Joe Vogel
Joe Vogel commented about Woods Theatre on Oct 22, 2017 at 1:29 am

Boxoffice of January 26, 1952, reported that the former Majestic Theatre at Fairbury, which had been closed for some time, had been renovated and reopened in late 1951 as the Woods Theatre. Seating had been reduced to 468. The item noted that the house was across from something called Pla-Mor, but failed to say what Pla-Mor was. It turns out that Pla-Mor is a bowling alley and cafe, still in operation, having now outlasted the theater by about six decades.

I haven’t been able to determine the closing date of the Woods Theatre, but it was in operation at least as late as February, 1955, when it was showing Alfred Hitchcock’s Rear Window. I’ve found a reference to a two-week revival meeting being held at the Woods in 1958, so it had possibly closed by then, but had not yet been dismantled. By June, 1959, the theater had been converted to offices for the Jefferson County Agricultural Stabilization and Conservation committee, the formal opening taking place that month.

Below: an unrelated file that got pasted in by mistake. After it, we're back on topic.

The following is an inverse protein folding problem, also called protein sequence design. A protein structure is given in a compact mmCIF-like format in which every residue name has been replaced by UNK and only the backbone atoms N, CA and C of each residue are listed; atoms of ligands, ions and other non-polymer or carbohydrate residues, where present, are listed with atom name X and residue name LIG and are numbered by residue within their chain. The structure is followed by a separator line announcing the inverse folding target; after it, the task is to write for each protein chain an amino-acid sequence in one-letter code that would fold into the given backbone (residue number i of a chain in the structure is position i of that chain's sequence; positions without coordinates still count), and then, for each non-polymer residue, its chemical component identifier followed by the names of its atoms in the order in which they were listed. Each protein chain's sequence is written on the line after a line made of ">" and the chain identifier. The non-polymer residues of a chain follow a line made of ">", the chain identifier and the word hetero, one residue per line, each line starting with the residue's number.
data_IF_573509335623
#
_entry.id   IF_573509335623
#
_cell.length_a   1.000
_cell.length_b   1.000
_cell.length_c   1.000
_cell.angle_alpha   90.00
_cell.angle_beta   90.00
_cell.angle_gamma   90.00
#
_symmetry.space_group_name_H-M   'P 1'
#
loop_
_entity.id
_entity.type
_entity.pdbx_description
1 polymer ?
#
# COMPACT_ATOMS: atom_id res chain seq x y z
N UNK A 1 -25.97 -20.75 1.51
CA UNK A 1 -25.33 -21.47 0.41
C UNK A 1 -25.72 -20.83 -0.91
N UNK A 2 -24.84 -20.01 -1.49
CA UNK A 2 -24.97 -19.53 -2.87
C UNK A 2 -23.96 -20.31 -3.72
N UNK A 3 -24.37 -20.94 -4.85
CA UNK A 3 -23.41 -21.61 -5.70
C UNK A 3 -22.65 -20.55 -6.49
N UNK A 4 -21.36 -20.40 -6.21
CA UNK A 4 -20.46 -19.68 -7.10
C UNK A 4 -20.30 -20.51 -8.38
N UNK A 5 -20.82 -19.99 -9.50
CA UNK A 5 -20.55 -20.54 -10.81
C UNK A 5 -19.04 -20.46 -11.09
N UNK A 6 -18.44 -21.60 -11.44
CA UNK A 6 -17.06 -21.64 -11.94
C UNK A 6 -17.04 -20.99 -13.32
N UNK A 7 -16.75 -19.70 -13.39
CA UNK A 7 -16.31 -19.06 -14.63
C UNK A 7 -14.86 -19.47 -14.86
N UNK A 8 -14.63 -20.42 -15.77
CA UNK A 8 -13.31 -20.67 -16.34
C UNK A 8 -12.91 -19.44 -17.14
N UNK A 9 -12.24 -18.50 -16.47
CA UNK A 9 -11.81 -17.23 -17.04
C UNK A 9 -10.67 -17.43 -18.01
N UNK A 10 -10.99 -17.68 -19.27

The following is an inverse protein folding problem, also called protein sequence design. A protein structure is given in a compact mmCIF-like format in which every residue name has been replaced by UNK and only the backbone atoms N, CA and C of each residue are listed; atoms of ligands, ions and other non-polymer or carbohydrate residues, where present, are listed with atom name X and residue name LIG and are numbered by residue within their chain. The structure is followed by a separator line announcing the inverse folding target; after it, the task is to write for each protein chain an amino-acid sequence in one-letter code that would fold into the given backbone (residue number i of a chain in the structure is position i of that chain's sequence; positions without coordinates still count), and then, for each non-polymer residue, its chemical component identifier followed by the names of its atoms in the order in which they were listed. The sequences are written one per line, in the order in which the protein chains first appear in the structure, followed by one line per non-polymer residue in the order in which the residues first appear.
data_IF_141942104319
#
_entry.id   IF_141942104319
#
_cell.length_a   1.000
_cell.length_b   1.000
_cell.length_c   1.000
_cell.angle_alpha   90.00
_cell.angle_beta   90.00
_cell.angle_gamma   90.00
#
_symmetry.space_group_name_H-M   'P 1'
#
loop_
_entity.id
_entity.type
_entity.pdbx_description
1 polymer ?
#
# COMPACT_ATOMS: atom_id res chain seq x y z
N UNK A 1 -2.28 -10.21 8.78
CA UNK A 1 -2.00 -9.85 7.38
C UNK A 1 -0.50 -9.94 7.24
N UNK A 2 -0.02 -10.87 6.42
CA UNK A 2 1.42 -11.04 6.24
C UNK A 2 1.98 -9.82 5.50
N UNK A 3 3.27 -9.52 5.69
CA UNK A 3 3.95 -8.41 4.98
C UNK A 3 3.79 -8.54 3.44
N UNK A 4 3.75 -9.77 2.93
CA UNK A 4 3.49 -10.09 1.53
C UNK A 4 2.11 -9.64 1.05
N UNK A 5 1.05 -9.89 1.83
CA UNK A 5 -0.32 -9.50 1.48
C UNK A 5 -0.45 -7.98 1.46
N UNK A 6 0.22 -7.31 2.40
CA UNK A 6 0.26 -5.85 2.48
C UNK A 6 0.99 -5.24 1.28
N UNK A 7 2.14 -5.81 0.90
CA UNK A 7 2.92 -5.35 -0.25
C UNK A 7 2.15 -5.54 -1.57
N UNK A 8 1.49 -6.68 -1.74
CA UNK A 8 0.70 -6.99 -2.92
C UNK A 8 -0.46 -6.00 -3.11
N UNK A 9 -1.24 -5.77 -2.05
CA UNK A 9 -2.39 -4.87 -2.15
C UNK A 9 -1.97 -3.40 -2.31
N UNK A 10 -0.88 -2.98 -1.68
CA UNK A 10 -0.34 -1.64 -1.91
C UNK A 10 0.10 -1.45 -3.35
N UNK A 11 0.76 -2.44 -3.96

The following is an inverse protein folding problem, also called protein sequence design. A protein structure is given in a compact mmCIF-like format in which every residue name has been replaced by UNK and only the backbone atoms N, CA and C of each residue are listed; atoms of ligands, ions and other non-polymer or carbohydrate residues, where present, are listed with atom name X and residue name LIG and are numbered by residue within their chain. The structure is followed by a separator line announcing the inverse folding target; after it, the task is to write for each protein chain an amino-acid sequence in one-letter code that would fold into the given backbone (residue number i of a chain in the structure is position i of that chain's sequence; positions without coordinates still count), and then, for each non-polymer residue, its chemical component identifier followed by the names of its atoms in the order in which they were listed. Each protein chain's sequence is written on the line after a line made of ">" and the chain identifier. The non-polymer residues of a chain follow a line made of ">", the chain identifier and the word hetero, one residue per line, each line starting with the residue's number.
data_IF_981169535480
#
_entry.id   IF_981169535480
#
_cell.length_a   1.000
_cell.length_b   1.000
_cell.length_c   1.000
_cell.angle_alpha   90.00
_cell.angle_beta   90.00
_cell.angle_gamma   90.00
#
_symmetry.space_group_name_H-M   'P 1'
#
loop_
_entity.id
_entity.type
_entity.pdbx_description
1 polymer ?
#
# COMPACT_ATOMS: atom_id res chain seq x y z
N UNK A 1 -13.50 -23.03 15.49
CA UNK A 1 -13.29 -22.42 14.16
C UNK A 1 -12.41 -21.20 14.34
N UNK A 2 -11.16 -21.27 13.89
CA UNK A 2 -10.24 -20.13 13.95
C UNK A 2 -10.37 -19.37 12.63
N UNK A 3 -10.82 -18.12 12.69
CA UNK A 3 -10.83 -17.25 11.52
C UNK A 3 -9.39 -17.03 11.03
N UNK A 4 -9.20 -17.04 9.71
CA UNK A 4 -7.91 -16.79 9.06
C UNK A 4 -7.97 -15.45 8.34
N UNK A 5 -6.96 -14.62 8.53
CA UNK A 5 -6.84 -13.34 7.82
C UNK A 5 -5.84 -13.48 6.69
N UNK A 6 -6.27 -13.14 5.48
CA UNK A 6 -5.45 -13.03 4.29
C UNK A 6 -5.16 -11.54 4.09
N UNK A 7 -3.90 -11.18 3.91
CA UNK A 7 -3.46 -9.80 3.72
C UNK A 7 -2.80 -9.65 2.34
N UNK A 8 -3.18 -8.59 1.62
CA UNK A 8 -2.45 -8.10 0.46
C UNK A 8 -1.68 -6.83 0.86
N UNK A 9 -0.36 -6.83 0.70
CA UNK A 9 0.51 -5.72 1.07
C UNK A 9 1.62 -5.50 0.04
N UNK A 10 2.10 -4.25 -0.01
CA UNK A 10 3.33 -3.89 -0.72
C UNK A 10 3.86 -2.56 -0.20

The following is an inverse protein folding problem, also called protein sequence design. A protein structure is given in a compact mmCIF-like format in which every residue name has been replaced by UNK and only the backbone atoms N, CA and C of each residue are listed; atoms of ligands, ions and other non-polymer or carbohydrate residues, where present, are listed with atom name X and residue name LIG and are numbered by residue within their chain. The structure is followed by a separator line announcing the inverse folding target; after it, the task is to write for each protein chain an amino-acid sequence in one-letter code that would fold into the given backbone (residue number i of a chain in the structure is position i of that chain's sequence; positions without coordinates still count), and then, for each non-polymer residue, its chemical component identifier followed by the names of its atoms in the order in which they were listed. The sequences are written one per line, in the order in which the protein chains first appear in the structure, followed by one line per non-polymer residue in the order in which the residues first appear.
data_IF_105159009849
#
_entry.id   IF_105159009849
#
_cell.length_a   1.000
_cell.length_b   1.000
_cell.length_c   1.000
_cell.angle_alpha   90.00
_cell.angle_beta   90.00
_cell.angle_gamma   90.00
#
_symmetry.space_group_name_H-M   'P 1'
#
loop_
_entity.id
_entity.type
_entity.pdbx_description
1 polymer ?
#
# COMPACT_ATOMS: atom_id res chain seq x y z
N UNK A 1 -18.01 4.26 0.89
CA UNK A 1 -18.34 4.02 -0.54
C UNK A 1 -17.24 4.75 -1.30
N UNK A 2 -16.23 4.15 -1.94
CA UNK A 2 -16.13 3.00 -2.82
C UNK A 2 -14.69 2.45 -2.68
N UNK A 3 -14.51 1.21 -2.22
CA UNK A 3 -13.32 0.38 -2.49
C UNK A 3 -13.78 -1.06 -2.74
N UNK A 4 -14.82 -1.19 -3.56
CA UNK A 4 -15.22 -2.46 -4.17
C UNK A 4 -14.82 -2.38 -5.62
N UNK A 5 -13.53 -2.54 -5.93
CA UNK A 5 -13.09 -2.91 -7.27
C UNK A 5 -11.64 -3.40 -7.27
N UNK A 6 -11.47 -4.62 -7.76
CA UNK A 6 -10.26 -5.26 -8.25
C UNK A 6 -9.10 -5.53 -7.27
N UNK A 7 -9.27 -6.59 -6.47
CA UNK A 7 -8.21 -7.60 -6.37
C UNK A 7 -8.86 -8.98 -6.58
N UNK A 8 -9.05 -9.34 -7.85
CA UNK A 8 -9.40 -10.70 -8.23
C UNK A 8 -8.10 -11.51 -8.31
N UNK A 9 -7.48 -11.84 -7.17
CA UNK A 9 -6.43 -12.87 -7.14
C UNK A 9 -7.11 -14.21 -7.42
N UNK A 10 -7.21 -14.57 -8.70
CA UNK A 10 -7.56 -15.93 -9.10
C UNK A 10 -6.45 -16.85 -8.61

Joe Vogel
Joe Vogel commented about Woods Theatre on Oct 22, 2017 at 1:00 am

The March 22, 1919, issue of The Moving Picture World had an item about the operators of the Majestic:

“Bartlett & Son Are Progressive.

“C. W. Bartlett & Son, proprietors of the Majestic Theatre, seating 700, and another smaller house in Fairbury, Neb., keep a high average of regular business by sending out specially prepared house organs to a mailing list of 1,500 people living in Fairbury, in the surrounding country and in nearby towns. The Bartlett paper is run on the style of the city newspaper moving picture sections, with reviews of the coming pictures and some interesting material about stars known to the Bartlett patrons. The papers are sent out regularly, and are eagerly looked for. They were used to send out coupons addressed to the state senator and representative from that district protesting against the censorship bill proposed in Nebraska.”

Joe Vogel
Joe Vogel commented about Roxy Theater on Oct 21, 2017 at 11:35 pm